Dr. Robert Loest's letter entitled "Transparent Sophistry" in the February 10-17 issue of Metro Pulse has a glaring mis-statement that needs correction. He has a right to a strident style of writing and even to obfuscate the relationship between UT and the Knoxville community by raising the Ag campus bridge issue. But he has a responsibility for accuracy in his statements.
With reference to the donated space by David Dewhirst, his statement that "not once has anyone from UT acknowledged the gift and attempt at partnership with UT" is false. I have been (and still am) a champion for a UT presence in downtown Knoxville. I met with David several times to explore the possibility of not only continuing the presence of the UT College of Architecture's Urban Design Center but to also possibly include a presence from the Art department, the Music School, and the Theater Department. David kindly loaned me a key to the building, and I personally conducted a tour of the space for representatives of the above-mentioned programs.
Dr. Loest's comment that "Snyder offered some nonsense about regulations" is highly misinformed and irresponsible. State law requires that UT obtain permission from the State Building Authority before leasing of property can occur. Obtaining this approval requires a justification that leased space is needed because of unavailability of space on campus. A justification of the need for the space was requested and was prepared by representatives of the above mentioned UT units that were interested in downtown space.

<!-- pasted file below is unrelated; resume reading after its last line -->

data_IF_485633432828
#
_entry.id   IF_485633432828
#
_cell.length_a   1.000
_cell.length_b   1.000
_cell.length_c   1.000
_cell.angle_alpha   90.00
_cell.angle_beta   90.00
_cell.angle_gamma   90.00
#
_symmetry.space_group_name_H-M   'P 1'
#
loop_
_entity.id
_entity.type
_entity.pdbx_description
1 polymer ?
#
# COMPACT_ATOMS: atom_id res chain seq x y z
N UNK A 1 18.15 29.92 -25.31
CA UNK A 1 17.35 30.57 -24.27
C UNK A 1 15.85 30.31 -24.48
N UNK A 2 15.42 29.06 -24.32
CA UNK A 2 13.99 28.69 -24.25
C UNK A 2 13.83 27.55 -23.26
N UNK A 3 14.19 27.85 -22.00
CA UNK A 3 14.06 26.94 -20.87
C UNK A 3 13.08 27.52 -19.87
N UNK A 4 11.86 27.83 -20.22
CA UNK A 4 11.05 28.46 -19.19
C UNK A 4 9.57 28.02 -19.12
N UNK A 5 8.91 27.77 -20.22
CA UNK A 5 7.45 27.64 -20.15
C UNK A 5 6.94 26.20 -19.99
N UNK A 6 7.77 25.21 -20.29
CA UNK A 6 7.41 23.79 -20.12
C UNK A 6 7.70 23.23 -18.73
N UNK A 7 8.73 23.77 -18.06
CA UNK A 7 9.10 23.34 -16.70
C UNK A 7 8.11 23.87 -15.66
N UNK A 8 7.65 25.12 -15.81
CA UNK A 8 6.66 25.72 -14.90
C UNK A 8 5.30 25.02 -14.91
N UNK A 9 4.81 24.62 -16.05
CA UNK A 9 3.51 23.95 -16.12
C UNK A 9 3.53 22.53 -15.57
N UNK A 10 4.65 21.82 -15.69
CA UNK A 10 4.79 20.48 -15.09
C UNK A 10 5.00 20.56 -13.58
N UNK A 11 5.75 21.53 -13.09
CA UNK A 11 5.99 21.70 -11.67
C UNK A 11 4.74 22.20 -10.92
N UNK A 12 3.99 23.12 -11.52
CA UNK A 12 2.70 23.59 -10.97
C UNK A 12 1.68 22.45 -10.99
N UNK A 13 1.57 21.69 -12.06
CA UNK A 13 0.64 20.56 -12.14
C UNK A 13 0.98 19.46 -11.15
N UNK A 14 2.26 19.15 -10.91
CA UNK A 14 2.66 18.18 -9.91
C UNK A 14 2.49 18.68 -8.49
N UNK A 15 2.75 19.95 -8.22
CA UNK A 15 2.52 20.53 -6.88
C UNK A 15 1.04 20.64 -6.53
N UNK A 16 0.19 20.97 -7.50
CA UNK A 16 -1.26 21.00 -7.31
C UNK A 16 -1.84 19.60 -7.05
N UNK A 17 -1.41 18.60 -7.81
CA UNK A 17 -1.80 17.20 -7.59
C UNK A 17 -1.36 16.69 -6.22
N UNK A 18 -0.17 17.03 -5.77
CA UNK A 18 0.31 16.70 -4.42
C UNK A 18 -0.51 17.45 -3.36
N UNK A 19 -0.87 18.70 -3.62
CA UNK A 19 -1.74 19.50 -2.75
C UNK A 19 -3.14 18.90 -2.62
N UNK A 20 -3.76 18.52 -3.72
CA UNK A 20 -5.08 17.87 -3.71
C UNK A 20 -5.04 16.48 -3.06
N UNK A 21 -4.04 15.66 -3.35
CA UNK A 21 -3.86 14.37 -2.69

I no longer have administrative responsibility for the Knoxville campus and will not participate in whatever decision is finally made about a UT presence on Market Square.
Special Assistant to the President
Professor of Engineering
Unpopular and Proud Of It
I read with anger this morning that the Metro Pulse's de facto editor, Betty Bean, referred to me as the "second-least popular commissioner among his peers." ["Ear to the Ground," Vol. 10, No. 6] My anger, considering the actions of the County Commission over the last 17 months, was because I wasn't considered the least popular. But I guess it is hard to be the least popular when your competition is someone who has sued all of her colleagues. I will work hard over the next two and a half years to win that coveted "least popular" title. I will stick to my game plan of speaking out when commission attempts to do foolish things like waste $90 million of taxpayers' money on a jail we do not need just to make the Sheriff happy, or create taxpayer-funded jobs for political cronies, or to engage in small-minded, petty political games by publicly embarrassing respected community leaders, or raising taxes 20 percent to fund the growth of more government. I may not be popular among the good ol' boys club that now controls the commission, some of whom have been serving since the '70s, but I wasn't elected to make friends on commission, I was elected to do what is in the best interest of the county. Too bad that so many of my fellow commissioners feel that is a bad thing.
Knox County Commissioner
4th District, Seat A